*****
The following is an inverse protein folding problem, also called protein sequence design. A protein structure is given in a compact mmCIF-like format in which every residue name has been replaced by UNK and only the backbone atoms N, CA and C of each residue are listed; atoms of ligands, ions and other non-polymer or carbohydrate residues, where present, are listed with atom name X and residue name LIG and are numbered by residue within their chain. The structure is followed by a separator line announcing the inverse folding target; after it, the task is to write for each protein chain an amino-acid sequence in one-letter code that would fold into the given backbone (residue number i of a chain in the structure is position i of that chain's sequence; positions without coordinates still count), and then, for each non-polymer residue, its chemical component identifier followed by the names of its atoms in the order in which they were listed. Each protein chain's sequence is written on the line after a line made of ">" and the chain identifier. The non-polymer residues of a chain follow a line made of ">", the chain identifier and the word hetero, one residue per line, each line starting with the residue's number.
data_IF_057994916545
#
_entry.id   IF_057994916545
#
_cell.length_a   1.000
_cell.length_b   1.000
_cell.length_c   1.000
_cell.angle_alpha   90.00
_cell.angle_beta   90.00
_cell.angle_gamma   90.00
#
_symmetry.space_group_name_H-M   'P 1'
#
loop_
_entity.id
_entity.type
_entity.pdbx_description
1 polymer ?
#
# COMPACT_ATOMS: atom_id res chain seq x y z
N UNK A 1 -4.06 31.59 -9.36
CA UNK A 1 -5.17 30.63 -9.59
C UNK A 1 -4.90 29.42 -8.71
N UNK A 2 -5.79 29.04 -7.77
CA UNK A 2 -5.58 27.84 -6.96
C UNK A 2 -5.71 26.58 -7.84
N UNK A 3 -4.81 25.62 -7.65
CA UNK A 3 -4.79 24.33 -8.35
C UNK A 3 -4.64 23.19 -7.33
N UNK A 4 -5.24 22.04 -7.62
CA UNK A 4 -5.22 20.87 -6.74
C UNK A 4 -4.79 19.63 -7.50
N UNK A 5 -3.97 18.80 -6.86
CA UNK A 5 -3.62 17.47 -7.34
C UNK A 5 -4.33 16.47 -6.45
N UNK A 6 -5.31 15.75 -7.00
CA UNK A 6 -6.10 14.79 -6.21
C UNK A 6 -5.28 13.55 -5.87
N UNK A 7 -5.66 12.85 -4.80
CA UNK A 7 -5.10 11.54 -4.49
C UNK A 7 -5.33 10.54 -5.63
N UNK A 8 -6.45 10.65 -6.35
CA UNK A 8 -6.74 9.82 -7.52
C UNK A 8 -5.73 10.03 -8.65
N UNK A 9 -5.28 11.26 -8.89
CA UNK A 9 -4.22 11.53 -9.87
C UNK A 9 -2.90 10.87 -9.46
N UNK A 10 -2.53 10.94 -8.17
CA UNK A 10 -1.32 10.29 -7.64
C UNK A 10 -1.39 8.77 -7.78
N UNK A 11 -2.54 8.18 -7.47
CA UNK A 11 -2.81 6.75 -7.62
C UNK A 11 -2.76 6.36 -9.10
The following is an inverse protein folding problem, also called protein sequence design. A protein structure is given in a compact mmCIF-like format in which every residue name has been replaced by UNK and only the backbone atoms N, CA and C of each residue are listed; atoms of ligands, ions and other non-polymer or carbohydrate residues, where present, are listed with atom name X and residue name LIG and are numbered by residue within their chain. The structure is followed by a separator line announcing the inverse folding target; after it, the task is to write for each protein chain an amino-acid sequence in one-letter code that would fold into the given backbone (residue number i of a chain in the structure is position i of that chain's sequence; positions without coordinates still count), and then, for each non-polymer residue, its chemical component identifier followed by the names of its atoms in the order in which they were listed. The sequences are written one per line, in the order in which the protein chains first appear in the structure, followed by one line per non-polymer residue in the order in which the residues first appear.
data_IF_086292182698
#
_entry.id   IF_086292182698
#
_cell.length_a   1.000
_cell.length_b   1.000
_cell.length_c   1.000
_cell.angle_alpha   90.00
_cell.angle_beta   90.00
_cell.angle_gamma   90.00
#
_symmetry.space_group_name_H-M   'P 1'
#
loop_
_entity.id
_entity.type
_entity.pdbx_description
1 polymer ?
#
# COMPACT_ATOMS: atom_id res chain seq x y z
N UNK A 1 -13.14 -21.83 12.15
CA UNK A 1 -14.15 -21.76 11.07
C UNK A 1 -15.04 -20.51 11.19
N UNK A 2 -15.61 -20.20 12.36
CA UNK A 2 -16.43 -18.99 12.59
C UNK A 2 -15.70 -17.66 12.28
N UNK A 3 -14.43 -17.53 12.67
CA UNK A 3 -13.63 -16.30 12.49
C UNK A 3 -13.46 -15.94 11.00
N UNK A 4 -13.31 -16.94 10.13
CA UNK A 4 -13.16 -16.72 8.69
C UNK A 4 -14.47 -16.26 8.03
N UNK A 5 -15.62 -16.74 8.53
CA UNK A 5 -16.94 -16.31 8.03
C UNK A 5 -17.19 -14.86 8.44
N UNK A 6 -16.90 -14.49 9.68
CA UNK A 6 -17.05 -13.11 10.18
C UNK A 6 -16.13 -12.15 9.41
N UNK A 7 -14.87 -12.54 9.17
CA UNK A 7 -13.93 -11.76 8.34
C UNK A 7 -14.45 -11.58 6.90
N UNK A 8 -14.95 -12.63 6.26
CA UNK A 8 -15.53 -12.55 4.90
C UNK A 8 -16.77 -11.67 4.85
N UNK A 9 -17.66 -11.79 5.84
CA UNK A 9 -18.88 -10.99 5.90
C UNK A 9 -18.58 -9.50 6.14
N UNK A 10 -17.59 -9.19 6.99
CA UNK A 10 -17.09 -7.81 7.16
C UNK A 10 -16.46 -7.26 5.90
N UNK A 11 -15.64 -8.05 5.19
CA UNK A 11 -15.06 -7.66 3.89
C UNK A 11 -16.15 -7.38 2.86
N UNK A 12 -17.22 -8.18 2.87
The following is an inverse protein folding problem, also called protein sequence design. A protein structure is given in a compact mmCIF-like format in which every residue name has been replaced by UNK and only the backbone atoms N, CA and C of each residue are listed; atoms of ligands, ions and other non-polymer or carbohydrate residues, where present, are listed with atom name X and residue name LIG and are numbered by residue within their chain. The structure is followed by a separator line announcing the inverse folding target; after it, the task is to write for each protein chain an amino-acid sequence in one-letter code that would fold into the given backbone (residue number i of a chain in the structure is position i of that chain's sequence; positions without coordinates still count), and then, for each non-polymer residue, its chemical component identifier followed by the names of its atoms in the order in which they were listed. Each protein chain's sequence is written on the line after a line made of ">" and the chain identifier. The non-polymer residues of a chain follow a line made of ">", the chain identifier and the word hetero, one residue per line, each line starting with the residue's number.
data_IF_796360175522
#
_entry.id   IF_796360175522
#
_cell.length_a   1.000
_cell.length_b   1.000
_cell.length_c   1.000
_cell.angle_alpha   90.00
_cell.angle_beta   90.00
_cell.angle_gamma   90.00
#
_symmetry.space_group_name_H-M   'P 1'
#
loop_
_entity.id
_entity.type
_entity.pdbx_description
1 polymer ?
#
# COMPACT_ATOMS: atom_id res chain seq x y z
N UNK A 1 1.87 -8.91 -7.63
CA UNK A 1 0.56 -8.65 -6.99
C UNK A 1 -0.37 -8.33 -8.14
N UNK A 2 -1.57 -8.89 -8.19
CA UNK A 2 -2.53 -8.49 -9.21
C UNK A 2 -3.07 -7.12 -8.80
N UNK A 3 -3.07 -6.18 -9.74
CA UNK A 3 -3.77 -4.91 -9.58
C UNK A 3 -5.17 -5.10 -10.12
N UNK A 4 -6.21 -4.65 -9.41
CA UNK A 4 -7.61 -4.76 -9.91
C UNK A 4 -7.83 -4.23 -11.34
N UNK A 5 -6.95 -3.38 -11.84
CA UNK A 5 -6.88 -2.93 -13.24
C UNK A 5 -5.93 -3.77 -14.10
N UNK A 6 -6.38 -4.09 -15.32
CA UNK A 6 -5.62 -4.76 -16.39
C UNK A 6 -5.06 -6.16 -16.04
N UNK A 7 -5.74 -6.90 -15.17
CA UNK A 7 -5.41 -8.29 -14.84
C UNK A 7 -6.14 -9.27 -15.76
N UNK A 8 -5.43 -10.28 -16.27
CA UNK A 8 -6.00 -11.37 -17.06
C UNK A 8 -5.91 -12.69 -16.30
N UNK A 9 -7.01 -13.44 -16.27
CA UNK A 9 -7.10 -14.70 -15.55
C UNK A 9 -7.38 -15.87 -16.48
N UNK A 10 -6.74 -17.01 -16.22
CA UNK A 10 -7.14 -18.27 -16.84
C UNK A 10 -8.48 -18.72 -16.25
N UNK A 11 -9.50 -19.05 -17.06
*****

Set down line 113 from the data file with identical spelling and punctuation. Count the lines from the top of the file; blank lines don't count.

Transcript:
_entry.id   IF_796360175522